Software Craftsmanship – Code Reviews

Some basic notes from the discussion on code review practices:

 

Alistair mentioned that his old compny would have a review before each checkin – some were 100s of files. Any team member could approve them, and it ensured consistency.

 

An aside about Pair Programming, several people felt that it was actually quite easy for one partner to just go along with what the other one was doing. This is the ‘driver-navigator’ behaviour. It’s important to be fairly defensive about how well the code works, and the ‘ping pong’ approach with TDD may be better.

 

Gitorious was brought up as a hosting and monitoring solution. Citrix and Perforce allow you to set up a pre-commit hook for review. And there was one example of a code review setup that used a web page to present the code for review. I’m not sure how strong the interface was in terms of diff tools, Intellisense etc.

Other options: Reviewboard, codereviewer, codecollaborator, Atlassian Fisheye.

 

The ‘boyscout principle’ – leave each piece of code a little better than you found it.

 

It’s worth not being too picky in a code review, you shouldn’t be looking at indentation, coding standards etc, if someone hasn’t followed these then that code shouldn’t even enter into code review.

 

And everyone should be responsible for asking for review when appropriate, you shouldn’t have to force people to use a code review process.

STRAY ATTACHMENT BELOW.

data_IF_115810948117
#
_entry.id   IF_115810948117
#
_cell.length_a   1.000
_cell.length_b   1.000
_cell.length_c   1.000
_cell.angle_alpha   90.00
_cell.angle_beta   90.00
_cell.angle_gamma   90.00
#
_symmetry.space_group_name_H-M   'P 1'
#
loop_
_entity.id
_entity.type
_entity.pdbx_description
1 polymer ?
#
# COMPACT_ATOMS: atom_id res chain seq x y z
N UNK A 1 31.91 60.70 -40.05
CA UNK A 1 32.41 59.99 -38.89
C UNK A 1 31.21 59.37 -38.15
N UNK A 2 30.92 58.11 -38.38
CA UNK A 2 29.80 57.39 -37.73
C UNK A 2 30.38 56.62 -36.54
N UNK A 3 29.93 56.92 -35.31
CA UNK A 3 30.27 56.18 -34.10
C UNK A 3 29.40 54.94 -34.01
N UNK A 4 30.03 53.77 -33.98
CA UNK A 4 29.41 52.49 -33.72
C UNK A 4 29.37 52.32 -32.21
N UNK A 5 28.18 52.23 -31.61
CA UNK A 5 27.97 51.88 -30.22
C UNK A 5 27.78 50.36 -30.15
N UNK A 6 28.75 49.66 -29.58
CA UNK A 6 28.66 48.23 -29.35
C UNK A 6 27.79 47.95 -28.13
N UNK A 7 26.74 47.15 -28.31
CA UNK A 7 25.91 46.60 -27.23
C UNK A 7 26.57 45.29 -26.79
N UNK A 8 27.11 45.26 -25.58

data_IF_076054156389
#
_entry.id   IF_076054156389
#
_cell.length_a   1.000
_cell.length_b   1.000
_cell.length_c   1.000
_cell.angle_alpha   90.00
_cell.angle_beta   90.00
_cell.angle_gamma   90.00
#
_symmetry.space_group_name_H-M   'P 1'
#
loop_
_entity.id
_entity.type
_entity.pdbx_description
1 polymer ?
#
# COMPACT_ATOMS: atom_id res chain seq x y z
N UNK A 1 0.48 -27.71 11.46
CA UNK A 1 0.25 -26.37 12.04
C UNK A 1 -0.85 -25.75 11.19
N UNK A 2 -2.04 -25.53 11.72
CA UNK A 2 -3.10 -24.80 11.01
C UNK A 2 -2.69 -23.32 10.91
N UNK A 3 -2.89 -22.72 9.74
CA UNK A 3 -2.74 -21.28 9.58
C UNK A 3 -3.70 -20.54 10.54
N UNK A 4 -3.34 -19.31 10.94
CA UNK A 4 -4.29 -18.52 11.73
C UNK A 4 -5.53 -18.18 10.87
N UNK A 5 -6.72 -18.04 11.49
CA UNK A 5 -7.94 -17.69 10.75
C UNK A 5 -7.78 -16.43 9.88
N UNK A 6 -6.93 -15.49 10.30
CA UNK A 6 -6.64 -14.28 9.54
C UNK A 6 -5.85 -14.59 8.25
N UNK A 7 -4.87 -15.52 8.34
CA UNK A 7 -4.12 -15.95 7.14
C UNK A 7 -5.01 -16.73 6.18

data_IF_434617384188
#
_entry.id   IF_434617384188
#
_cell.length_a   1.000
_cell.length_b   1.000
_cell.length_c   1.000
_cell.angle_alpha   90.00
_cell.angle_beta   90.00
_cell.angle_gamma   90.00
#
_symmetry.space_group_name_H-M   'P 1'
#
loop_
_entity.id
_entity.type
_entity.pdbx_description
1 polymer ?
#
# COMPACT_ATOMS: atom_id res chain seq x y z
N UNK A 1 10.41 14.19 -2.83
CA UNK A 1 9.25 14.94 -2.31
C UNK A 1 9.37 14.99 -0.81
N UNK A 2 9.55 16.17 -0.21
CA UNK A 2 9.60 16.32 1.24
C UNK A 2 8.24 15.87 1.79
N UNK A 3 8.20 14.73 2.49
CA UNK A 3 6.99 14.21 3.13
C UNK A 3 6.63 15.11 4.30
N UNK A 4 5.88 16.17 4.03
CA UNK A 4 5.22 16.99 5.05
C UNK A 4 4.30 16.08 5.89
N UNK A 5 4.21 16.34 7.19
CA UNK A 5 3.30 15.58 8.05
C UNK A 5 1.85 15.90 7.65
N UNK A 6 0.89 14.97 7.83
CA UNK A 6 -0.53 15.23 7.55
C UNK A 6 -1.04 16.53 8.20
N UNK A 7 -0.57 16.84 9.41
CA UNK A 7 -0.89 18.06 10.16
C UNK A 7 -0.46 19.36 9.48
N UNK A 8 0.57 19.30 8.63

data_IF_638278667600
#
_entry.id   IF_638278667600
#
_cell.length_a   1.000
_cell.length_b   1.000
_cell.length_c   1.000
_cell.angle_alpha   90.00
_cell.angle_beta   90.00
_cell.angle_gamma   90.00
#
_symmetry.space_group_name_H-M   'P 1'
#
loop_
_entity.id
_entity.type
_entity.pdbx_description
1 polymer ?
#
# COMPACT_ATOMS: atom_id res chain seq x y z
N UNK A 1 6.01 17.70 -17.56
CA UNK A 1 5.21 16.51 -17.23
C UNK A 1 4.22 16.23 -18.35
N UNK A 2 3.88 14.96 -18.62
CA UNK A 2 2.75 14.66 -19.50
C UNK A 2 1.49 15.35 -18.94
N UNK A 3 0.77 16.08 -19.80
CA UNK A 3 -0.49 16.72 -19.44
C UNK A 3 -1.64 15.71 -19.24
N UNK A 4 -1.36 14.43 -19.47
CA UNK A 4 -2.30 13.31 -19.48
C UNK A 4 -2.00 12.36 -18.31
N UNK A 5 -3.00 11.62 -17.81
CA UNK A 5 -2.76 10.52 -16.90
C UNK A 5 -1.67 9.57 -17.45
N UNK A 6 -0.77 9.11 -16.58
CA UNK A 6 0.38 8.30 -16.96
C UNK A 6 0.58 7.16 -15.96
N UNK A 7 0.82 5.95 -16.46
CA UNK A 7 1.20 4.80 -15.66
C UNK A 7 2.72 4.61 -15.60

What do you do with a junior developer that doesn’t know they need review? Some people don’t ask. Especially guys, who are macho and don’t want to show weakness!

One person told us how he made it a policy twice a day to discuss issues with a junior, often in the coffee room in an informal way. This was effective for checking the direction of this developers work.

 

With implementation – if you’ve done it wrong a code review is too late. We heard about a code review process for junior programmers where the code would be put on a projector in a meeting room. If they had gone about it the wrong way it just wasn’t any help.

 

Alistair felt that pairing was vital for the first 3 to 6 months of a developers work on a new company, as there would typically be so much to learn.

 

Facebook – we heard an interesting story about how Facebook developers work, they can push to the live site at any time and are totally responsible for their code quality.  A karma system keeps track of how well this code performs, I’ve found a link detailing this: http://agilewarrior.wordpress.com/2011/05/28/how-facebook-pushes-new-code-live/

 

 

 

 

 

 

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